I went out on a date with a local woman recently. We met online and seemed to hit it off. Since moving to Charleston last year, it’s been difficult to meet people my own age with similar interests, so I thought this was going to be a good one. We met at The Red Carpet, a local watering hole, and are having a great time.

I’m in good form; wittier than normal and my charm factor had been turned up to 11. I was having a good hair day and she said she liked my beard. Things were going splendidly.

Then I ran into a friend. He’s not a bad guy, he’s just the other guy in this story. I invited him to hang out with us, and we started conversing. I went to buy the three of us a round of cinnamon-flavored whiskey, and I came back to see everything had changed.

Her body language had shifted. She was now facing him and laughing at all of his comments and asking him follow up questions to his points. And, I was just sitting there awkwardly.

She and I went back to my place, but by that point I knew there was nothing. After regaling her with the funny story about the time I hydroplaned and flipped my car over (it really is funny), I went in for a kiss. She turned her head and I basically rammed my lips into her cheek. I quipped, “It’s cool, I only brought you back here to kiss your cheek.” We both awkwardly laughed.

I dropped her off, and we said goodbye. It was awkward, but we both pretended like it wasn’t. Minutes later, I sent her a long text message about how much it hurt me that she basically stopped our date to hang out with another guy in front of me. I told her that if she wanted to keep talking to him, then she and I shouldn’t talk anymore. Breathing a nervous sigh of relief, I hit send. Her response was almost immediate:

“Okay. Thanks for understanding!”

I don’t know what I was expecting. An apology? Remorse? Something aside from elation? I mean, I certainly wasn’t expecting anything when she came back to my place. I’m not one of those guys.

I was just left with an odd feeling of wondering when did the dating world turn into that? We both swiped right on an app, so we decided to meet at a bar. And, I didn’t even get the courtesy of waiting until the date was over before she could tell me she wasn’t interested.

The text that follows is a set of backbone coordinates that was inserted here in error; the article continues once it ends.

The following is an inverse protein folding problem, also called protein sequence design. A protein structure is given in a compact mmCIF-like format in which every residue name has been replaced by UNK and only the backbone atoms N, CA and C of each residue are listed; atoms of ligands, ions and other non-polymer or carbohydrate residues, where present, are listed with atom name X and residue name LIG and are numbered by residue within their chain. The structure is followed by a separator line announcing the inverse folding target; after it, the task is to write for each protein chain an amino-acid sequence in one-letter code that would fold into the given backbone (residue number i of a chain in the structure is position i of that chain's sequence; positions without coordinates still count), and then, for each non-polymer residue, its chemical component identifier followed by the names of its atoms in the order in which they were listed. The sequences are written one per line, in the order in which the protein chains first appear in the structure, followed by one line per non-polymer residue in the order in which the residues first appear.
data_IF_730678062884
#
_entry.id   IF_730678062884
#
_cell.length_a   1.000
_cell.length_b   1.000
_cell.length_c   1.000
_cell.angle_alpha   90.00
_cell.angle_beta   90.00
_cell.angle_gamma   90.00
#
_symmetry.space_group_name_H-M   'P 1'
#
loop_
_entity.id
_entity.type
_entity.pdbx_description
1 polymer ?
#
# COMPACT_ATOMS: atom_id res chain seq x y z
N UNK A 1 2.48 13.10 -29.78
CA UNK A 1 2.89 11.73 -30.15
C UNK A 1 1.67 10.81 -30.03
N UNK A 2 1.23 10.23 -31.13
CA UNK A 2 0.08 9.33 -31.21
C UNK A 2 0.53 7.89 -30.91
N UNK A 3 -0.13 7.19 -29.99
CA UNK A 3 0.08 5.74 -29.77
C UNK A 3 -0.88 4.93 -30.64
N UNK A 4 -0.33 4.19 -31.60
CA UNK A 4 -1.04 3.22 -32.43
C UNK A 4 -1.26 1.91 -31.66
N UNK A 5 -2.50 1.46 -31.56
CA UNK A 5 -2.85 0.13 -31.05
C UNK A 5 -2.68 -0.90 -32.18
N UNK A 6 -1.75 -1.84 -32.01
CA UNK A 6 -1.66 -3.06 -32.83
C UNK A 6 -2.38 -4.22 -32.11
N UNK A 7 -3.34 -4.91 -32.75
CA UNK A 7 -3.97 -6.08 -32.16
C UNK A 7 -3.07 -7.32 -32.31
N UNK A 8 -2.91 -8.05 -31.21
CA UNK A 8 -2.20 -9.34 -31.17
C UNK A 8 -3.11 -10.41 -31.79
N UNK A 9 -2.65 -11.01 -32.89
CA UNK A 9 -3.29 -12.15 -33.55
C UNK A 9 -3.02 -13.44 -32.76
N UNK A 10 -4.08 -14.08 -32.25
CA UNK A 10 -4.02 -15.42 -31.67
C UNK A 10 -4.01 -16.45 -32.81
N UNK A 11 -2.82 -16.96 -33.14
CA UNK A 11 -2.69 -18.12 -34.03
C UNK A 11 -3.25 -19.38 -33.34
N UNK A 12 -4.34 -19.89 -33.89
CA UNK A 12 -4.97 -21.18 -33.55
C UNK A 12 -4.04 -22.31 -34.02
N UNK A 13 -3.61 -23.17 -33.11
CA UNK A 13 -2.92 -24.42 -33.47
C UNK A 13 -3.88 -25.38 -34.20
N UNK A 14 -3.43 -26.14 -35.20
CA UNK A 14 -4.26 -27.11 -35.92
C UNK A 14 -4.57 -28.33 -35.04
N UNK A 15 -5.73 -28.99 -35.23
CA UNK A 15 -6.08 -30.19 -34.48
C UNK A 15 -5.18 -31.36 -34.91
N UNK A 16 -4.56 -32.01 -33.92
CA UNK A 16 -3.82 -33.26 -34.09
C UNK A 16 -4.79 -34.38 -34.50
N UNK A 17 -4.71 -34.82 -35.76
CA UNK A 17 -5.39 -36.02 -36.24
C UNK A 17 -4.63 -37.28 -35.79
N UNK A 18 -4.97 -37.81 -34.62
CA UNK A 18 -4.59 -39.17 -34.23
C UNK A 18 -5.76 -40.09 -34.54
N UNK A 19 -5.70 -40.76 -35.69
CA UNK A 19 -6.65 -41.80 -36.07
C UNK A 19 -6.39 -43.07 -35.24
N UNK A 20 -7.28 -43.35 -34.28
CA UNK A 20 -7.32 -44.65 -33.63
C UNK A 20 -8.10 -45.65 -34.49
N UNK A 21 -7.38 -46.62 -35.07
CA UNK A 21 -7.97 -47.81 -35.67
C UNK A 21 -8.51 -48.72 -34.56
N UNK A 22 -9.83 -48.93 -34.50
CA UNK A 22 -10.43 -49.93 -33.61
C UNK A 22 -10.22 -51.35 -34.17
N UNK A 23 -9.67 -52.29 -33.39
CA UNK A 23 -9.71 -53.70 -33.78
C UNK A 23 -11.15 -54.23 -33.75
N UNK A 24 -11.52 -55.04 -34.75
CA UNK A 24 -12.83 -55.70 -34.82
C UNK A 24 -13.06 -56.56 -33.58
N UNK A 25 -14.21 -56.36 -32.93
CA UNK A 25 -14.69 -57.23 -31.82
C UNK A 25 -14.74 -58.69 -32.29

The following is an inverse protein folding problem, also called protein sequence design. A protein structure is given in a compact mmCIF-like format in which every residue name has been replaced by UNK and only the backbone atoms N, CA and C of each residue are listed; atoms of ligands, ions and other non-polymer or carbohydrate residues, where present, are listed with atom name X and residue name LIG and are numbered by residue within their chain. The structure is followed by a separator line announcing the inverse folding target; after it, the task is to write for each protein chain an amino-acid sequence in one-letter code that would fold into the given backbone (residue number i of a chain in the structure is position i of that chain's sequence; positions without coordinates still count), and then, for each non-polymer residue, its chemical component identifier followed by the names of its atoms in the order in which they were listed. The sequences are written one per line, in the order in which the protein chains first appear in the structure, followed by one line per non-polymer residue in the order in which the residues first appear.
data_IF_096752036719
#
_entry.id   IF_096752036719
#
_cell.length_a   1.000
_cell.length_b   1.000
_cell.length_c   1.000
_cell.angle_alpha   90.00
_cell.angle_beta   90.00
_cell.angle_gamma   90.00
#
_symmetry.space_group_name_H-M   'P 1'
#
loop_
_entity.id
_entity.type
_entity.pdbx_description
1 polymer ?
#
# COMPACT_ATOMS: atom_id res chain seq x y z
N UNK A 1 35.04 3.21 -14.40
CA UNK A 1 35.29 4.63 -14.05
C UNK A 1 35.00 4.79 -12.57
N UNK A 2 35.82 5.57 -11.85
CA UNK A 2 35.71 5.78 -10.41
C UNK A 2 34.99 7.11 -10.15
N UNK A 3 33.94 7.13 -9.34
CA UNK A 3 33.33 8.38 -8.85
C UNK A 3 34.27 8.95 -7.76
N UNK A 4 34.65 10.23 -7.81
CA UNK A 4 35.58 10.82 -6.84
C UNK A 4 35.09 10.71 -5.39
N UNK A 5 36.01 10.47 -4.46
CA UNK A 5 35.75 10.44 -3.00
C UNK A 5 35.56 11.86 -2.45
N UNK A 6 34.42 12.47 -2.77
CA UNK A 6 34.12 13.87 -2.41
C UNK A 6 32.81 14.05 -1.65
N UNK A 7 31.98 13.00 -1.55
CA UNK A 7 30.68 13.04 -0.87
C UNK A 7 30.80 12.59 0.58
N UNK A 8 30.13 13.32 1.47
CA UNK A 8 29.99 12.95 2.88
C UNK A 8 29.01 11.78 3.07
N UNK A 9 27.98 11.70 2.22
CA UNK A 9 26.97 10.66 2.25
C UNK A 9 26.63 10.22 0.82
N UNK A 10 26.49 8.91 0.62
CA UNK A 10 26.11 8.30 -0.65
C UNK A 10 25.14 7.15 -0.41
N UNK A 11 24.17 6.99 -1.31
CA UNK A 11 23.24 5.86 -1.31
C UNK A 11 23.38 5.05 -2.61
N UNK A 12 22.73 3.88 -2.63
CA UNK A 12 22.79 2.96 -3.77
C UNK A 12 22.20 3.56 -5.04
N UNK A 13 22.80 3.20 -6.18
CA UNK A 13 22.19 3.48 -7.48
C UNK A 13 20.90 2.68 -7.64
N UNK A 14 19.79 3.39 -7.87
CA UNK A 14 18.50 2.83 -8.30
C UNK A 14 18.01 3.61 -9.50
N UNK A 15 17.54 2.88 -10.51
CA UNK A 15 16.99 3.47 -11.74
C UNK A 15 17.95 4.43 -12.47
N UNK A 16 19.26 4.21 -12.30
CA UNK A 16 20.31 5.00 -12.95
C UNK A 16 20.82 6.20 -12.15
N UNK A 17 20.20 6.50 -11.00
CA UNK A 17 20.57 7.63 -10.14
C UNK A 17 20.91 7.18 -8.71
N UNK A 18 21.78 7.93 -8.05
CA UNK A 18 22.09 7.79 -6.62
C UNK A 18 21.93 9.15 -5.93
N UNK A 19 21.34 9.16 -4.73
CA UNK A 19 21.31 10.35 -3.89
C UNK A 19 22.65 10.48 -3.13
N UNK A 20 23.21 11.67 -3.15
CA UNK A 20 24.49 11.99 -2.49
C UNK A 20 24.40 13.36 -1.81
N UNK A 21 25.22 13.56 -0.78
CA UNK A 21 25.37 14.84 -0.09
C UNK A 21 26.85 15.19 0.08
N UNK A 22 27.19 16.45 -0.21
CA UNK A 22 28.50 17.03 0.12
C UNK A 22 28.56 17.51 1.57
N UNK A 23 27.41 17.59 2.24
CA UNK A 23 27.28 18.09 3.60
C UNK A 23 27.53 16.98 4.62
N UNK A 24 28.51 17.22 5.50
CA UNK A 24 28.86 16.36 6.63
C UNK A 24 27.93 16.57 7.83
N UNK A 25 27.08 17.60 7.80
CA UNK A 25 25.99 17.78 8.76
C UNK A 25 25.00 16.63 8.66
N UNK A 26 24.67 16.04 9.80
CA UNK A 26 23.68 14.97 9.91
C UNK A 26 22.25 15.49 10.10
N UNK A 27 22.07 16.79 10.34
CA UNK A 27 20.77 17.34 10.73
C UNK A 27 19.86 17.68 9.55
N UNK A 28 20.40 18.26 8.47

It seems like the trend is to treat people like they’re not humans with feelings and hearts. They’re just a picture on your phone. And, maybe you like this one. Maybe you like the other one. I’ll talk to this girl. I won’t talk to that guy.

When did the world get, for lack of a better word, so fake?

Usually, when people complain about my generation being on their phones all the time, I roll my eyes and ignore it. But, I feel like it’s turning some of us into numb, emotionless droids. Dating — creating a physical and mental bond with another person — isn’t something to do on a whim. I mean, I’m not a traditionalist by any means. One of my most fulfilling relationships is the polyamorous girl whose boyfriend knows that she sees me. I’m in no way a prude.

We need to distance ourselves from technology sometimes and remember that when we’re in the real world, we’re dealing with real people who have real emotions. I think it would make the world a better place.

• • •

Any suggestions on how to better navigate the online dating world? Have a story of your own to share? Think I need to get over myself and not worry about what happened? Let me know in the comments, send me a tweet or message me on Facebook.

By Chris Slater

I read the print, and then sat quietly at my desk wondering if anybody else was going to say anything. One of my jobs at the Gazette-Mail is to read articles and look for errors; poor grammar, chopping a 50-word sentence into two 25-worders, correcting factual errors, and so forth. Several of us were reading tomorrow’s front page, with its piece commemorating those lives lost during the Holocaust. One word caught my attention, and I was fixated on it:

Jew.

When I noticed that nobody else was bringing it up, I started consulting the AP Stylebook and searching Google for whether or not “Jew” is acceptable terminology (and it is). In today’s culture, you always want to make sure you’re being politically correct. In the course of my online searching, I came across a standup comedy routine from Louis C.K. where he talks about “Jew” being one of the few words that can both describe a group of people and then be used as a slur against them.

And, then I felt weird, because are we supposed to be listening to Louis C.K. anymore?

I guess the issue at debate these days is how politically correct is too politically correct? Was it wrong of me to worry over a word that in the newspaper context had only the best of intentions?